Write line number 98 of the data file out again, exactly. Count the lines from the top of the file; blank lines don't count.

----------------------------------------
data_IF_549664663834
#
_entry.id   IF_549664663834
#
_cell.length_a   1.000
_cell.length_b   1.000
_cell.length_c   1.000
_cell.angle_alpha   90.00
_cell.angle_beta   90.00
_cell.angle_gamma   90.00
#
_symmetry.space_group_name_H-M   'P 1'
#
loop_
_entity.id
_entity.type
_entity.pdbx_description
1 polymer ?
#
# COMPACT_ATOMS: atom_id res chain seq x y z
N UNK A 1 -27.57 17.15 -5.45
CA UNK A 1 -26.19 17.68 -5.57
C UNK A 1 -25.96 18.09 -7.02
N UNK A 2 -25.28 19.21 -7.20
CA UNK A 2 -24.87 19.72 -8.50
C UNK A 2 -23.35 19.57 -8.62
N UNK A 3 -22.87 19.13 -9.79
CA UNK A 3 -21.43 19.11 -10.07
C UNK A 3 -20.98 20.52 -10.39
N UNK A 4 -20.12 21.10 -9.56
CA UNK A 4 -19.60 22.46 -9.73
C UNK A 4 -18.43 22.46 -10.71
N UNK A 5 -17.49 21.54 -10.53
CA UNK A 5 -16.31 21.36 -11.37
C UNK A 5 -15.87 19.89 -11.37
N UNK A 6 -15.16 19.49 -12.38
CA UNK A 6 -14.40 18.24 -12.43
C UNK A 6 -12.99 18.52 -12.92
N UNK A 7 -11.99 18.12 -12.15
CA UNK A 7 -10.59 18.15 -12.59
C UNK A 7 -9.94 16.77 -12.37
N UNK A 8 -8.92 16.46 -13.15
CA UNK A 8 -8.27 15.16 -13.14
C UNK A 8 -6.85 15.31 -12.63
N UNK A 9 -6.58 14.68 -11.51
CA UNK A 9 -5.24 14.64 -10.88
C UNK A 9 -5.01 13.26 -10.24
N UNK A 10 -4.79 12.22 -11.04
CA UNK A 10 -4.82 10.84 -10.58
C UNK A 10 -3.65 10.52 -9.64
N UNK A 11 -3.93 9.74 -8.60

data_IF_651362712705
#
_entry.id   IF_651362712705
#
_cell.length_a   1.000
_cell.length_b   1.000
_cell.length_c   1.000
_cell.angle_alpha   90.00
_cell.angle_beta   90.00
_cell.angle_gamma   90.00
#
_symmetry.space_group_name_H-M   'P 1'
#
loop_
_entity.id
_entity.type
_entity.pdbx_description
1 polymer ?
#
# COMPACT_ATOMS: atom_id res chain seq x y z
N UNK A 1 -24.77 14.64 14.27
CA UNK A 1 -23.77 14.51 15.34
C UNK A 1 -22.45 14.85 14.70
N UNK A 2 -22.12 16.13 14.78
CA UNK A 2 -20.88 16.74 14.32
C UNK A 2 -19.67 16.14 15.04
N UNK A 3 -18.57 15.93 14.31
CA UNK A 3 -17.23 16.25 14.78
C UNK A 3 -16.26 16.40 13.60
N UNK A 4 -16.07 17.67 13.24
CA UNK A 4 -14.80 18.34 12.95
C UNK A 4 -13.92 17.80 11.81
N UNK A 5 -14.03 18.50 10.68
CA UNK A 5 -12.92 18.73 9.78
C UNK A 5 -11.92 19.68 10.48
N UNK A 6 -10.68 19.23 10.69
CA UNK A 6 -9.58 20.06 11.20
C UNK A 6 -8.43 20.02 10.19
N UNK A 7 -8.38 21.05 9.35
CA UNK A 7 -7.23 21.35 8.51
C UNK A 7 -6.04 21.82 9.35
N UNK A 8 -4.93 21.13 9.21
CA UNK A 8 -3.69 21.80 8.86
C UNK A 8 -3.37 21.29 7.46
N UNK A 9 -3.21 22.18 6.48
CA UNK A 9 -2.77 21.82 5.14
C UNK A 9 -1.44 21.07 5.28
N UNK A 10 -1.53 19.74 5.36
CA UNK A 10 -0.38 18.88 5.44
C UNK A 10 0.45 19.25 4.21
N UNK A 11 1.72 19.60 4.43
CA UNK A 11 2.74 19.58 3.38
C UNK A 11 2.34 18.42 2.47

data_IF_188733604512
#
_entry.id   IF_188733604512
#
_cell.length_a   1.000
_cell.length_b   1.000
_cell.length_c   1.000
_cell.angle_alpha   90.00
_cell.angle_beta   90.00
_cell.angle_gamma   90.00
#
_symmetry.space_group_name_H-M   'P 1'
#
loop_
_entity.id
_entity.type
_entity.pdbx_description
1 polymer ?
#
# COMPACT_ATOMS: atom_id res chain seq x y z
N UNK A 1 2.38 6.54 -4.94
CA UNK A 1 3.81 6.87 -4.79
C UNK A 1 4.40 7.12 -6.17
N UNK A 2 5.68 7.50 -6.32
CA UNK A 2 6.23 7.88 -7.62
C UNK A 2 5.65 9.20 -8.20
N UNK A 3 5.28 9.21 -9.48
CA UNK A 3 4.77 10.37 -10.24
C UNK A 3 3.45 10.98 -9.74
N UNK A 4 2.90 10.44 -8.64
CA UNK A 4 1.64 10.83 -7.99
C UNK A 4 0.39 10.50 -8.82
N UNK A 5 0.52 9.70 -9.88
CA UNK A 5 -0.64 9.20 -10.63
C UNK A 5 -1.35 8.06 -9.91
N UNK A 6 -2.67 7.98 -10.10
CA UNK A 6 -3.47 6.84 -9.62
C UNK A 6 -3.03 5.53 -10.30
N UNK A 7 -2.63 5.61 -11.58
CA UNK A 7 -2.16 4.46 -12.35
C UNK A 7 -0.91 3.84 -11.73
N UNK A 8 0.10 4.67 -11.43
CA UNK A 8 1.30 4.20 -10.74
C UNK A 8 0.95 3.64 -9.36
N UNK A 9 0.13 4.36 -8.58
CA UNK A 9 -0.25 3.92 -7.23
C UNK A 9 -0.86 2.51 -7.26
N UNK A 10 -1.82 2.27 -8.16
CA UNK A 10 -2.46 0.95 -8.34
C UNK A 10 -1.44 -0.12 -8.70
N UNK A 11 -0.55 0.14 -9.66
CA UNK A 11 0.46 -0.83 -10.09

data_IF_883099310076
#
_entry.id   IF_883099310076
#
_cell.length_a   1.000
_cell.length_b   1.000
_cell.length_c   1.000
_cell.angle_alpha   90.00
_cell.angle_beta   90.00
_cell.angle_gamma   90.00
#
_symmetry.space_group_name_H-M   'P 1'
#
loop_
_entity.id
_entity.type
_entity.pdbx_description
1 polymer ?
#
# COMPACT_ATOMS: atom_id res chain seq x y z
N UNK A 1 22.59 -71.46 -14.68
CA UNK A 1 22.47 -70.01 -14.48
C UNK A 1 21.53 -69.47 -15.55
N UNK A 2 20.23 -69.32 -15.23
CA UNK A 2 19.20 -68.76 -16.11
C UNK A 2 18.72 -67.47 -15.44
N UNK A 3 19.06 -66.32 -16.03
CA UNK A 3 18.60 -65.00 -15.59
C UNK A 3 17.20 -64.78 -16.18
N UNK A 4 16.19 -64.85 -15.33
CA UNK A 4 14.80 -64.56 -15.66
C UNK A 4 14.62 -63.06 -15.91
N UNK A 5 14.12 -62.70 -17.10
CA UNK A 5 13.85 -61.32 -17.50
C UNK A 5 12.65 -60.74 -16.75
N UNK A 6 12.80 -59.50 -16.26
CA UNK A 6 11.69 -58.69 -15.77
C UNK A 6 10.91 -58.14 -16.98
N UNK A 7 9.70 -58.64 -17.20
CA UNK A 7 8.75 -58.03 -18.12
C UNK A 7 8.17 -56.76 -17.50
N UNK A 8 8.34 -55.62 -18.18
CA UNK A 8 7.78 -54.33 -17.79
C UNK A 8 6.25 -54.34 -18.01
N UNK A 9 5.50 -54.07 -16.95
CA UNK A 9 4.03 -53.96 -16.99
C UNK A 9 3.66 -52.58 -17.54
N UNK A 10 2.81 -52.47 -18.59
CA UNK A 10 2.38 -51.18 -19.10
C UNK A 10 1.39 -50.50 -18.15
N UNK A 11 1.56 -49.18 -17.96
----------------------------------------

C UNK A 9 -1.44 21.07 5.28